Building collaborations that count

The CGIAR Gender Equality Initiative aims to bundle socio-technical innovations with women at the center to empower and build their resilience against climate-change challenges. The Theory of Change framework highlights the pathways and the most relevant stakeholders to engage to reach shared goals.
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By Harsha Jain, Hom Gartaula, Ranjitha Puskur, and Richa Shivhare

IRRI engaged various partners to develop a framework to identify common goals and deliver relevant solutions for rice farmers  farmers across developing nations that bear the brunt of climate change. (Photo: IRRI India)

For some time now, development practitioners and researchers have been designing and implementing bundles of interventions in programs while addressing complex challenges. However, very few efforts have been made to systematically document how this is done, what is done, and what results have been reached, especially their influence on the empowerment and resilience of women in agriculture.

The International Rice Research Institute (IRRI), as a part of the CGIAR Gender Equality Initiative, embarked on an activity that not only designs and pilots context-specific Socio-Technical Innovation Bundles (STIBs) for women’s empowerment and climate resilience but also meticulously document the process to start filling this gap and be able to influence research, policy, and development practice. 

It was clear from the beginning that such a process would require a diverse group of partners, including agriculture, livestock, gender experts, and implementation experts with a deep understanding of the local context. The initiative prioritized engaging the partners to develop a shared vision and strong ownership of the goals and processes to ensure the group, with a rich and varying set of experiences and expertise, could work efficiently and effectively,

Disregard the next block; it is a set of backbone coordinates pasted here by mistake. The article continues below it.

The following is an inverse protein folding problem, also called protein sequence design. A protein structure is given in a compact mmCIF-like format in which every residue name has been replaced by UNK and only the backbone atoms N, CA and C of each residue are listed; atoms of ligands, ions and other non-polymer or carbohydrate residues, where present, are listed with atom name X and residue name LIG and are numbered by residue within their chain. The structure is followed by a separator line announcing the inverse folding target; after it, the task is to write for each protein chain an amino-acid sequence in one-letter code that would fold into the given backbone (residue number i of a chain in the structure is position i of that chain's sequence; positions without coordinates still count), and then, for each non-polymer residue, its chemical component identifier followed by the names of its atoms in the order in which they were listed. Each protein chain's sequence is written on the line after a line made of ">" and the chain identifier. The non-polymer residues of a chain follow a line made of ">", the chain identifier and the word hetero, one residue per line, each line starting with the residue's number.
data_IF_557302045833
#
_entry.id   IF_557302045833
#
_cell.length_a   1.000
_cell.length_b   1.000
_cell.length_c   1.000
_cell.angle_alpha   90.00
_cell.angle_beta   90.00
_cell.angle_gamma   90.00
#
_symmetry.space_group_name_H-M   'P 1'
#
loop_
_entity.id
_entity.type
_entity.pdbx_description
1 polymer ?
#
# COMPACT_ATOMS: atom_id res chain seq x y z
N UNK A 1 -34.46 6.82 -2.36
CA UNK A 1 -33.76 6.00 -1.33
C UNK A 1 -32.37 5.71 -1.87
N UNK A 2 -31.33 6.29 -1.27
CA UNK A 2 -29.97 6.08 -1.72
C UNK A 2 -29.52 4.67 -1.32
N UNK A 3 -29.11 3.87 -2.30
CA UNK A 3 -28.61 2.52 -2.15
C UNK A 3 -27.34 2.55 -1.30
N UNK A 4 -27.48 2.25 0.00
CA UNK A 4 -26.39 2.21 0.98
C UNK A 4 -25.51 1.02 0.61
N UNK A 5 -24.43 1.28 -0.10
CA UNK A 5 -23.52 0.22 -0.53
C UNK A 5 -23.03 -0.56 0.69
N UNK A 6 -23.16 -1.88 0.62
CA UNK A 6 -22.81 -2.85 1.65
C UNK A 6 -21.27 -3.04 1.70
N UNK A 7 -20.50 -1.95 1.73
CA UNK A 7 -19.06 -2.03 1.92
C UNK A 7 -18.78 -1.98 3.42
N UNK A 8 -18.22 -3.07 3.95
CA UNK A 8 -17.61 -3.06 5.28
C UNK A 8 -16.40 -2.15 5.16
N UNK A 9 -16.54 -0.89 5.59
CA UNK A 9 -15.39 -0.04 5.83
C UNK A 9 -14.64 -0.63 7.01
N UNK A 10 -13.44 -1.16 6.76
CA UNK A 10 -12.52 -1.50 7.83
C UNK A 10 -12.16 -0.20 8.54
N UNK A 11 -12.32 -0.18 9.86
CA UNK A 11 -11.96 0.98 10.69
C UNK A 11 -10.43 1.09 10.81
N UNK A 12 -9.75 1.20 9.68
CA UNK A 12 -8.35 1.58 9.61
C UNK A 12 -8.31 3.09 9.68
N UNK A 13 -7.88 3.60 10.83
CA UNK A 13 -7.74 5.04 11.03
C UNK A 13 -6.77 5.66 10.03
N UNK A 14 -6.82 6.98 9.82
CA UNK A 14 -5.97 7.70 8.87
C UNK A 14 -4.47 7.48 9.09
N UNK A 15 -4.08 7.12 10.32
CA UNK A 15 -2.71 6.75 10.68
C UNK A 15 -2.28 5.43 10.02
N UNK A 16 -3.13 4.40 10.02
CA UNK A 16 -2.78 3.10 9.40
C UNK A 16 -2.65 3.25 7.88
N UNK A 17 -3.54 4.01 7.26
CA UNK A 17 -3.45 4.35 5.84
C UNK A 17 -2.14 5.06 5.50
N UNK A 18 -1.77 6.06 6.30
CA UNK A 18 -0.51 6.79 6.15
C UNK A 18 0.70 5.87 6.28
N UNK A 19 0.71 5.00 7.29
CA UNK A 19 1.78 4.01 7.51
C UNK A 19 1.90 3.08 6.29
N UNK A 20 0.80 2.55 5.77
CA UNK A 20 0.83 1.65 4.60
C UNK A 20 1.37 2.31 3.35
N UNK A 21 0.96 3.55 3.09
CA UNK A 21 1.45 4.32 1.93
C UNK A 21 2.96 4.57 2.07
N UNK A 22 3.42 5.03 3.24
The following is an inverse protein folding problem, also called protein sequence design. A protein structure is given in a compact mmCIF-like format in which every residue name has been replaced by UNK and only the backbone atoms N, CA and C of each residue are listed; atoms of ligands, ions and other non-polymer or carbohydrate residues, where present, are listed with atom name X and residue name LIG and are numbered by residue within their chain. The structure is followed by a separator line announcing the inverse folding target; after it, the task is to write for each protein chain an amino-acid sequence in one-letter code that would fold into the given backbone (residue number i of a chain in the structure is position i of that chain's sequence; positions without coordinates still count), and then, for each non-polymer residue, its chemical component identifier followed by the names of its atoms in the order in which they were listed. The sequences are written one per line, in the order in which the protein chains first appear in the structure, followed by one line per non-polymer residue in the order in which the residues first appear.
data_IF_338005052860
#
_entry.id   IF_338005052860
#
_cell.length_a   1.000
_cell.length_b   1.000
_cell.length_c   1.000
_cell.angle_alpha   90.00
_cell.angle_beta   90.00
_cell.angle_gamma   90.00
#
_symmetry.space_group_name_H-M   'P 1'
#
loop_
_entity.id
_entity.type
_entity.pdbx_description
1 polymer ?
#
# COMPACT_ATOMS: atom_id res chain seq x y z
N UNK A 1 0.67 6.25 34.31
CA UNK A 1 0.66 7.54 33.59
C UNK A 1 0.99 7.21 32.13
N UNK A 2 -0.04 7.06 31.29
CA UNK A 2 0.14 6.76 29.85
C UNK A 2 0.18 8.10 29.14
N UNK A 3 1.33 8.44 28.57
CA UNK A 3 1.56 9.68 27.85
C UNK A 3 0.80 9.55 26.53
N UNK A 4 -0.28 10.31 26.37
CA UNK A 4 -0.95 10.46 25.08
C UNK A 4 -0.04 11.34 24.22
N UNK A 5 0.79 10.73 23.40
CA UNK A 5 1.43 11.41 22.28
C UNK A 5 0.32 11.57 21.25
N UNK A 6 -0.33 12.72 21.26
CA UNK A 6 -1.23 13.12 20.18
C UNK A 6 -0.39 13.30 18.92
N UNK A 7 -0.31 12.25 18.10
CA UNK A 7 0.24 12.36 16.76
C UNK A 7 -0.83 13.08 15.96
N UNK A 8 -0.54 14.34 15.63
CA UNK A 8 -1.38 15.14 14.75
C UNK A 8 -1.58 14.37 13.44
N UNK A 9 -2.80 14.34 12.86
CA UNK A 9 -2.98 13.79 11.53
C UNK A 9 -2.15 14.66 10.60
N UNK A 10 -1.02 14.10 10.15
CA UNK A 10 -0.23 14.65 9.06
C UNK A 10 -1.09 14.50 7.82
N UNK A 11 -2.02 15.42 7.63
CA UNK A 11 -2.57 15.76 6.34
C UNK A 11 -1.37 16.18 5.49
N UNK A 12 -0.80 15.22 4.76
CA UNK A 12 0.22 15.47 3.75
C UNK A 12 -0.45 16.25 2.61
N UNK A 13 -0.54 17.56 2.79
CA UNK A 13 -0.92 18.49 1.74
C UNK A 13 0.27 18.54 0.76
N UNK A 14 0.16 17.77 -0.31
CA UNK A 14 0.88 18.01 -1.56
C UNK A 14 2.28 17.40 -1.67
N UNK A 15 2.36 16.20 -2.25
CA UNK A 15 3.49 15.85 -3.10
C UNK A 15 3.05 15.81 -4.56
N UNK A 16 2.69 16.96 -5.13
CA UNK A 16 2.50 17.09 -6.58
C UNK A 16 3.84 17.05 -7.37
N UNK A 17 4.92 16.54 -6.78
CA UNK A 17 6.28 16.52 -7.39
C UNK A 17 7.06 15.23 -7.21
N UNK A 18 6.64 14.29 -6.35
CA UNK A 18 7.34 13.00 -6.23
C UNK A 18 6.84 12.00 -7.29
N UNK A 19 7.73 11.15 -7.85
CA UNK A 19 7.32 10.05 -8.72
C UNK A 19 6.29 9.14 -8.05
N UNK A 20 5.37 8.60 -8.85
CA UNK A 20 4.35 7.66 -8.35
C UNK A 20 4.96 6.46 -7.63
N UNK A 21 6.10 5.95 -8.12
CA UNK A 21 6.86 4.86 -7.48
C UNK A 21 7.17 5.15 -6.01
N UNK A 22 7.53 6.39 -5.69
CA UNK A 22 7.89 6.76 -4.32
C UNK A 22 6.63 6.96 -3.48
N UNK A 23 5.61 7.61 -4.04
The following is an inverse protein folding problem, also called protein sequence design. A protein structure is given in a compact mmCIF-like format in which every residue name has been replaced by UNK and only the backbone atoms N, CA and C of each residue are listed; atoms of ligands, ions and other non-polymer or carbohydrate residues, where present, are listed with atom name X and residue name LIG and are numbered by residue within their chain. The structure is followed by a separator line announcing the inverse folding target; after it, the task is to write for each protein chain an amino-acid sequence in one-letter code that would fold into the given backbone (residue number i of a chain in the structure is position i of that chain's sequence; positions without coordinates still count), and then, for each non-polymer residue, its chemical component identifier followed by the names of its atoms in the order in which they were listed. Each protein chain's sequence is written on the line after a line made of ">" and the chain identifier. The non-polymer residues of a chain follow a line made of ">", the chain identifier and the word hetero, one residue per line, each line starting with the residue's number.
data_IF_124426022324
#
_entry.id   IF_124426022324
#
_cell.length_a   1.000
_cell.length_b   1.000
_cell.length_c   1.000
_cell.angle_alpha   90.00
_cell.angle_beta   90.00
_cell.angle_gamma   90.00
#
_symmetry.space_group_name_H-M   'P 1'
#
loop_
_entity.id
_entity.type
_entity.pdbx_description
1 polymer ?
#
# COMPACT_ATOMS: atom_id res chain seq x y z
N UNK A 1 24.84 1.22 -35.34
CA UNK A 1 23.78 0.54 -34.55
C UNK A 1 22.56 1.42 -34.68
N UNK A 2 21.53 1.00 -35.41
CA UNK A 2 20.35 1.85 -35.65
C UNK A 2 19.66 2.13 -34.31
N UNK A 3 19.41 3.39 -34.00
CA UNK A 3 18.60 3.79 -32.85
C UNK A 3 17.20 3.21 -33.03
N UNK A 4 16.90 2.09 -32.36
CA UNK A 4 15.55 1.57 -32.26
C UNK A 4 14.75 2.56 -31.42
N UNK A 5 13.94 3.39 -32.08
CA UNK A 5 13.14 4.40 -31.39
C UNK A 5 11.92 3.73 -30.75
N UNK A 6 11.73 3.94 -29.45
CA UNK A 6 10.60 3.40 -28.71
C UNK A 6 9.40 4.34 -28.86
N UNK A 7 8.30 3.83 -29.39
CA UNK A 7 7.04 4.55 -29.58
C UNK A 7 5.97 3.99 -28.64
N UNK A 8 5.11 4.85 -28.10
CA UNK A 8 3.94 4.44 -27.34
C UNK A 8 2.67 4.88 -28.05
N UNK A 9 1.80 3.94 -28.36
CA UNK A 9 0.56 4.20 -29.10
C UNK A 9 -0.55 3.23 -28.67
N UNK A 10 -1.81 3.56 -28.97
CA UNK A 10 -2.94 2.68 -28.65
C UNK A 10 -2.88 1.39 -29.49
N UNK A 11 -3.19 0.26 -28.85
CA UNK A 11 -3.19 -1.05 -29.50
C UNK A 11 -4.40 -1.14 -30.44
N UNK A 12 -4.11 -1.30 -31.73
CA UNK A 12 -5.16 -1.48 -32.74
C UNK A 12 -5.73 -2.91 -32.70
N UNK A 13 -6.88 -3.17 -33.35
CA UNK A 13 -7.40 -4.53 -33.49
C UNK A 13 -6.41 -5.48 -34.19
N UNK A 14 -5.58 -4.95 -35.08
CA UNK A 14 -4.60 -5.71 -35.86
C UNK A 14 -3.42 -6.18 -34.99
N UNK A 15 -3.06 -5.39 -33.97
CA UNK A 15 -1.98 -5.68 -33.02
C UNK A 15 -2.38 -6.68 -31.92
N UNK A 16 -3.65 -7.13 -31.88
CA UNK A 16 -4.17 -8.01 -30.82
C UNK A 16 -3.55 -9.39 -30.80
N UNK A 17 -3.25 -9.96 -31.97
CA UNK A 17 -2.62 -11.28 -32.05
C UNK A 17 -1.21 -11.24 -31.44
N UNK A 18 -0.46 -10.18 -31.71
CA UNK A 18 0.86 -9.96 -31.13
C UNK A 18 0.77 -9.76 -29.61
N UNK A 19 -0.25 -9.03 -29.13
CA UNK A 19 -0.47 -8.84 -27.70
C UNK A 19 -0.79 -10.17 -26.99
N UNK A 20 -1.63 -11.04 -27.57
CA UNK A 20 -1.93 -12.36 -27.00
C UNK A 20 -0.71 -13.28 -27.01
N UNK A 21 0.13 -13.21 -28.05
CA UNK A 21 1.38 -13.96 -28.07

The process involved developing the Theory of Change (ToC) framework.  Together with Sattva Consulting, IRRI engaged the partners to develop this framework and help this group identify common goals for the success of the pilot and co-create pathways to achieve them.   

The need for social-technical innovation bundles
Rice farmers across developing nations bear the brunt of extreme weather conditions like drought, floods, salinity, and cyclones. As climate change challenges become increasingly frequent, farmers constantly see decreased yields, resulting in income losses. Farmers are giving up and shifting to greener pastures. Men often migrate to urban areas, leaving behind the women in the household to take care of the farm and the household.

In the case of agri-food systems, while many technologies have been developed to support climate-change adaptation, these may not be popular among farmers, especially smallholders and women.

Women and smallholder farmers may have limited access to these technologies due to inaccessibility to information and constraints related to social and gender norms.

The Her+ Project, implemented by IRRI as part of the CGIAR’s Gender Equality Initiative, aims to pilot socio-technical bundles, especially for women and smallholder farmers, to empower them and build their resilience against climate change challenges.

Building a shared understanding
To ensure contextually relevant solutions, the initial phase focused on building a deep understanding of the initiative’s target regions—Balarampur and Makaltala Districts in South and North 24 Parganas, respectively, and Nuapada District in Odisha. The project involved conducting a situational analysis and hosting multiple workshops for various stakeholders.

Women farmers, researchers, supply chain actors, and NGOs with experience and expertise in women’s empowerment, livestock management, onion production, and climate change participated. The situational analysis provided valuable insights that fueled engaging discussions during the workshops. This led to identifying current challenges and brainstorming context-specific solutions (STIBs) to address them and served as a strong foundation for developing tailored ToCs for the different sites.

From ideas to action
Another workshop was organized to reflect on the findings from the situational analysis and subsequent brainstorming and identify innovations for the bundles.

The workshop brought together a diverse group – farmers, implementation partners, researchers, and representatives from non-government organizations. This transdisciplinary mix sparked a rich exchange of ideas, with participants meticulously examining all aspects of the STIBs design through various lenses.

Skilled facilitation and note-taking ensured all contributions were elicited and captured.